The doctrine of God's omnipotence does not imply that God exercises all His power in the discharge of responsibility to the universe He has created. God is not exhausted by the exercise of His power. He "fainteth not, neither is weary" (Isa. 40:28). Being infinite in power, there is always an inexhaustible store of unused power. He upholds all things by the word of His power (Heb. 1:3), and there is no danger that the universe will run down, for there is still an inexhaustible store of unused power in reserve. Implicit in this is the fact that God has control over the exercise of His power. It is always according to His good pleasure (Eph. 1:11). "He doeth according to His will" (Dan. 4:35), and therefore God is not the slave of His own omnipotence.
A clear inference from the omnipotence of God is that every manifestation of power in the universe comes from God. "God hath spoken once, twice have I heard this; that power belongeth unto God" (Psa. 62:11). God is the source of all power. That which is exercised by creatures is delegated to them. God does not relinquish anything of His perfections, including power, but He does provide power and permit its use. But all that He gives remains His own and must ultimately return to Him (Rom. 11:36). This fact explains why the Psalmist attributed the manifestations in nature to God (Psa. 29). Modern man has substituted the laws of nature as an explanation, thus removing from the thinking of men the clear source of that power. Consider the broad scope in the manifestation of God's power: in creation (Jer. 10:12), in nature (Jer. 10:13), in history (Dan. 4:17), in heaven (Dan. 4:35), in redemption (Eph. 1:18-22).
3. Certain practical values issue from the truth concerning the omnipotence of God; in fact they are almost unlimited. As an encouragement to those who are striving for moral perfection, the omnipotence of God provides enablement (Gen. 17:1). How many there are who, struggling in the face of almost insurmountable odds and suffering defeat after defeat in the effort to accomplish good, grow weary with the conflict and finally give up. What comfort to know that there is an unfailing source of strength to accomplish blamelessness (Isa. 40:28-30).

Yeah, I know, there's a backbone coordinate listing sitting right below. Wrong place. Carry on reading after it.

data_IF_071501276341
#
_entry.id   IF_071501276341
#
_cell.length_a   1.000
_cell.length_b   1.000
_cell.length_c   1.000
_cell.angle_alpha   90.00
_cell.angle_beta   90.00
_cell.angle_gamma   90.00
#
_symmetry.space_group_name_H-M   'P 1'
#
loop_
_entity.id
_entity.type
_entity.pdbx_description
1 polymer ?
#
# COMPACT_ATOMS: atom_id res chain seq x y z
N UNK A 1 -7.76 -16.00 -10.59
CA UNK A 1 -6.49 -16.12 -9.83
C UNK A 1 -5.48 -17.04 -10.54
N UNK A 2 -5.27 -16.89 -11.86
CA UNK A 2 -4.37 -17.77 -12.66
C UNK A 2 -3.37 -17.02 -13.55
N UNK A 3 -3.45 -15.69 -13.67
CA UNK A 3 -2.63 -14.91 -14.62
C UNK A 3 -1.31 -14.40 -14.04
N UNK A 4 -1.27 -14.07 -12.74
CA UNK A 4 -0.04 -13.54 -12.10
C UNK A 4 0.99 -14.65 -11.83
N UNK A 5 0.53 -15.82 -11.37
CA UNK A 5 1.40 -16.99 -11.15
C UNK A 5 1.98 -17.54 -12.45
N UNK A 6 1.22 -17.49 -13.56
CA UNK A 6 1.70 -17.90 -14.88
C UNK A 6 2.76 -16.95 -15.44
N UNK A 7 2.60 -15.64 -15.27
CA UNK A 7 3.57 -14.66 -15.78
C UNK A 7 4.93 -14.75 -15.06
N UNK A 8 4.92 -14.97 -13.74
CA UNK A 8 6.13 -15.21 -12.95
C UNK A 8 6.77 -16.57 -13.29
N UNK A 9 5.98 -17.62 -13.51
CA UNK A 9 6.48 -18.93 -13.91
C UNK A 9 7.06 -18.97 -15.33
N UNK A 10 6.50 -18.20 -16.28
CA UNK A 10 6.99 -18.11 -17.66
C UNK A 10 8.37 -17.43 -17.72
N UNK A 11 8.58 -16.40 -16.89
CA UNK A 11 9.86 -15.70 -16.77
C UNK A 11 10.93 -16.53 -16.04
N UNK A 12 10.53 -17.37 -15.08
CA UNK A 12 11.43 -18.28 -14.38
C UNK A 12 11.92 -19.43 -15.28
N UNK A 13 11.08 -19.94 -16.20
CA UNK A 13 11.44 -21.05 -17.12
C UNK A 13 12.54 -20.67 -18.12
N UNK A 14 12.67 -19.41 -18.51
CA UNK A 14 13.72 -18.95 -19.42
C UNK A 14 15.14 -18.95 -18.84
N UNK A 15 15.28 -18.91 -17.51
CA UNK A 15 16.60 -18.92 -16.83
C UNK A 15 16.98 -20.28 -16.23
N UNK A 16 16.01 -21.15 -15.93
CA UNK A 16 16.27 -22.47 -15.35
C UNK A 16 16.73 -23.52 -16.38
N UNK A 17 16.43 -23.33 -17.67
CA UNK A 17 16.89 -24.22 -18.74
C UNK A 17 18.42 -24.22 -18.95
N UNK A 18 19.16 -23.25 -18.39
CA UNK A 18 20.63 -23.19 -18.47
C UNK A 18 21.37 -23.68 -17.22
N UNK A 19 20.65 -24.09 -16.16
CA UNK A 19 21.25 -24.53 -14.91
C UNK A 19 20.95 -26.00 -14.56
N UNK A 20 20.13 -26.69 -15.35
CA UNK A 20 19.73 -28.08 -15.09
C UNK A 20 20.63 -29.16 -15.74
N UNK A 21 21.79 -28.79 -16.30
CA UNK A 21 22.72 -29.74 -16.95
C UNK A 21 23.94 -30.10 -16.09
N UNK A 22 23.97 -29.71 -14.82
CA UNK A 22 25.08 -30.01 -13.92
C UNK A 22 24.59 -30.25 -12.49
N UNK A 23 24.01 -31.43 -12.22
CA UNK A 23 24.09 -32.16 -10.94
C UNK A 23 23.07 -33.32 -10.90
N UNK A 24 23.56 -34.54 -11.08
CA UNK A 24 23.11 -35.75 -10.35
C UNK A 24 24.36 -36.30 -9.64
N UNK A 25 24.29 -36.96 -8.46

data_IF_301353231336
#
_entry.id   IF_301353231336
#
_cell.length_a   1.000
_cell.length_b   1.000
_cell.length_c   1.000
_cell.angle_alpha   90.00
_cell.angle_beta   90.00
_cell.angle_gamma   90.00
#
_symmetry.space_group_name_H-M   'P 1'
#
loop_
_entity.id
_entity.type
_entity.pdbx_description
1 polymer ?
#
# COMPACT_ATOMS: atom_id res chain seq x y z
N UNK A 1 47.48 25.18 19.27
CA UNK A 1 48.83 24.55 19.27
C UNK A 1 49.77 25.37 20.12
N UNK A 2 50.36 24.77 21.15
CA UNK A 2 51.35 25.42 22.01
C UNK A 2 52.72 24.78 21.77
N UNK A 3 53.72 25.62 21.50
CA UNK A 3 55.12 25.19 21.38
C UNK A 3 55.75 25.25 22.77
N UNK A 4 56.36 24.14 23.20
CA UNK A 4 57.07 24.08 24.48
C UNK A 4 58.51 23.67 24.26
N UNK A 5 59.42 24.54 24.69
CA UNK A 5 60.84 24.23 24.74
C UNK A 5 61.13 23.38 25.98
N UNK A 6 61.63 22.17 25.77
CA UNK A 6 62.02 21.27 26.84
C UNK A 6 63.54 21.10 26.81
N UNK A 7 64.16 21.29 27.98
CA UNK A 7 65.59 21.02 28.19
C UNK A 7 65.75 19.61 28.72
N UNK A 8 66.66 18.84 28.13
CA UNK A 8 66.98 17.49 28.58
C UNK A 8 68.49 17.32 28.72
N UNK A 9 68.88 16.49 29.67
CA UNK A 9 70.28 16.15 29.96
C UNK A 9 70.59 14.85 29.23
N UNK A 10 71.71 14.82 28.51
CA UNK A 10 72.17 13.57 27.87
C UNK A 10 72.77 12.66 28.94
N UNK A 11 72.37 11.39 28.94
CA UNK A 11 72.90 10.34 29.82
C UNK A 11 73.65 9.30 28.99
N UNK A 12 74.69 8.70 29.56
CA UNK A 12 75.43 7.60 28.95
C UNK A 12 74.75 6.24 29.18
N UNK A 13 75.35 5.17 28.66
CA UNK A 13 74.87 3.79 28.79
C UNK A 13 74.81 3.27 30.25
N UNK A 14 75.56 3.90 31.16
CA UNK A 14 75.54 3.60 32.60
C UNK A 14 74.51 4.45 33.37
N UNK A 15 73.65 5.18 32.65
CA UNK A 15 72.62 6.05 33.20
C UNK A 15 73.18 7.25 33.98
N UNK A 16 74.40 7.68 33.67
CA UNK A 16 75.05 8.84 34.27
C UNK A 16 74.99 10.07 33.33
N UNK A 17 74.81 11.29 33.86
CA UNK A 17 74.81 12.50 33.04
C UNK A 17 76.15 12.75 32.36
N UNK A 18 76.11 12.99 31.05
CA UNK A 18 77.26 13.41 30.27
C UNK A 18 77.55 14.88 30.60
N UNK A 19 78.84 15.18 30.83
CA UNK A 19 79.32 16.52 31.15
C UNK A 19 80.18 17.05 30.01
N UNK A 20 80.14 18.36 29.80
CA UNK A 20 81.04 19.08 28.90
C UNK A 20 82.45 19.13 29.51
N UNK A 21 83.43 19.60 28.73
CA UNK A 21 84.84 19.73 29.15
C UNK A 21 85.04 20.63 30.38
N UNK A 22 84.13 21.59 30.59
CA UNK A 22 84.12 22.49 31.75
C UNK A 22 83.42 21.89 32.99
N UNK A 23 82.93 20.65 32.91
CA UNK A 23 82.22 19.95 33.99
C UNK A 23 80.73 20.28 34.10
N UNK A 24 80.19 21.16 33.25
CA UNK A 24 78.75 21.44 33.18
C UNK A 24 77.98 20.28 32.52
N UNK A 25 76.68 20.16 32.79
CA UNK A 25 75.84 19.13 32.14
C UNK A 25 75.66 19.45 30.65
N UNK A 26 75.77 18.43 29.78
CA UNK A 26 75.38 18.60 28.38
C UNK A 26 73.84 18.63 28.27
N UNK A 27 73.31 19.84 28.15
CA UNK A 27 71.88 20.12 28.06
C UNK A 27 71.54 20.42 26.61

Physical impossibilities to men pose no hindrance to God. He can put the camel through the eye of the needle, for there is nothing impossible with God (Matt. 19:25-26). The impending and certain conquest of Judea poses no problem to God, and therefore He instructs Jeremiah to buy a tract of land that humanly viewed is not only stupid but also reckless, for it will be lost. But there is nothing too hard for an omnipotent God, even though at the moment such may appear to be an impossible situation (Jer. 32:17, 27), for "houses and fields and vineyards shall be possessed again in this land" (Jer. 32:15 cf.2:26).For those who have grown discouraged as they view the world scene, with its sin and wickedness on every hand, with not the slightest glimpse of hope on the human and natural horizon, what hope and encouragement it must bring to search the pages of Holy Writ and discover that an omnipotent God will one day take to Himself His great power and reign (Rev. 19:6 with 11:17).